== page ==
One’s seat on the train is determined by one’s final destination. The train comprised a number of Chinese carriages, a North Korean dining car and two North Korean carriages. Those, including us, leaving the train at Sinuiju were assigned seats in a North Korean carriage. The North Korea carriages (six berth sleepers) are much less luxurious than the Chinese carriages though the latter could not be deemed luxurious either.
That said, our cabin in the North Korea carriage was perfectly adequate for a five hour journey most of which were be spent in the dining car anyway. Clean toilets were located at the end of each carriage.
We were lucky to have a cabin to ourselves (2) and the journey itself was very pleasant and guideless! We almost felt undressed. It took us though countryside readied for planting of the seasons rice crop and very similar to the scenery encountered elsewhere in the countryside on our trip.
I sensed less military presence as we journeyed north though the towns and villages were as dull and drab as elsewhere outside Pyongyang. Apart from a few chickens, ducks, goats and the occasional beast of burden attached to a plough no livestock was in evidence. Again, while I saw very few tractors and the like the quality/uniformity of ploughing suggested that a substantial part of it had been done with tractors as opposed to human or animal effort.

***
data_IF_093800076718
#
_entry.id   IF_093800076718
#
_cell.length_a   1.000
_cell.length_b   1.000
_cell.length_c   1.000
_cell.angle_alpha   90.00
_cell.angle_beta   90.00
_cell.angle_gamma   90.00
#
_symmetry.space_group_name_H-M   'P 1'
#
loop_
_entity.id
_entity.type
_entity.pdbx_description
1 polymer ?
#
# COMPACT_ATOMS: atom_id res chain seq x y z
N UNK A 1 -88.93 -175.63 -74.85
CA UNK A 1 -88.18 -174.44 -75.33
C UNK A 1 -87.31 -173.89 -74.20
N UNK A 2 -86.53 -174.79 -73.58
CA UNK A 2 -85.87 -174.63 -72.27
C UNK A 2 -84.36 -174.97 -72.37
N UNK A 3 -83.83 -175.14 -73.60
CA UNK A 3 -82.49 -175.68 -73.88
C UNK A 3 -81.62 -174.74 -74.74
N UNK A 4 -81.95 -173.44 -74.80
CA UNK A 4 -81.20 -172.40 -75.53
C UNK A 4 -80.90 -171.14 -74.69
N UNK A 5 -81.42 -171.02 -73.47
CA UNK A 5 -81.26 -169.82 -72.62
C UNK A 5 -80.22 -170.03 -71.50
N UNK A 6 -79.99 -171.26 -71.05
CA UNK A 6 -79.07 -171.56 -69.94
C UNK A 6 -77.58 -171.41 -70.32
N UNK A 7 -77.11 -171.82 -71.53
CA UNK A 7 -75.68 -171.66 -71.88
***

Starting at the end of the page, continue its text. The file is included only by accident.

The track was of good quality making for a very smooth journey with stations basic though functional and not unlike those in other developing countries apart from the images of the Great and Dear Leaders (Kim Il-sung and Kim Jong-il) which were liberally displayed.
A fixed menu lunch is available on the train (5Euros) with beer (including Heineken) and a limited range of other drinks available for purchase. The food was surprising good and indeed some of the best we had during our trip. Ironically photographs were not permitted in the dining car – I was reprimanded for attempting to take one. Technically photography is not permitted anywhere on the train or out of the train windows.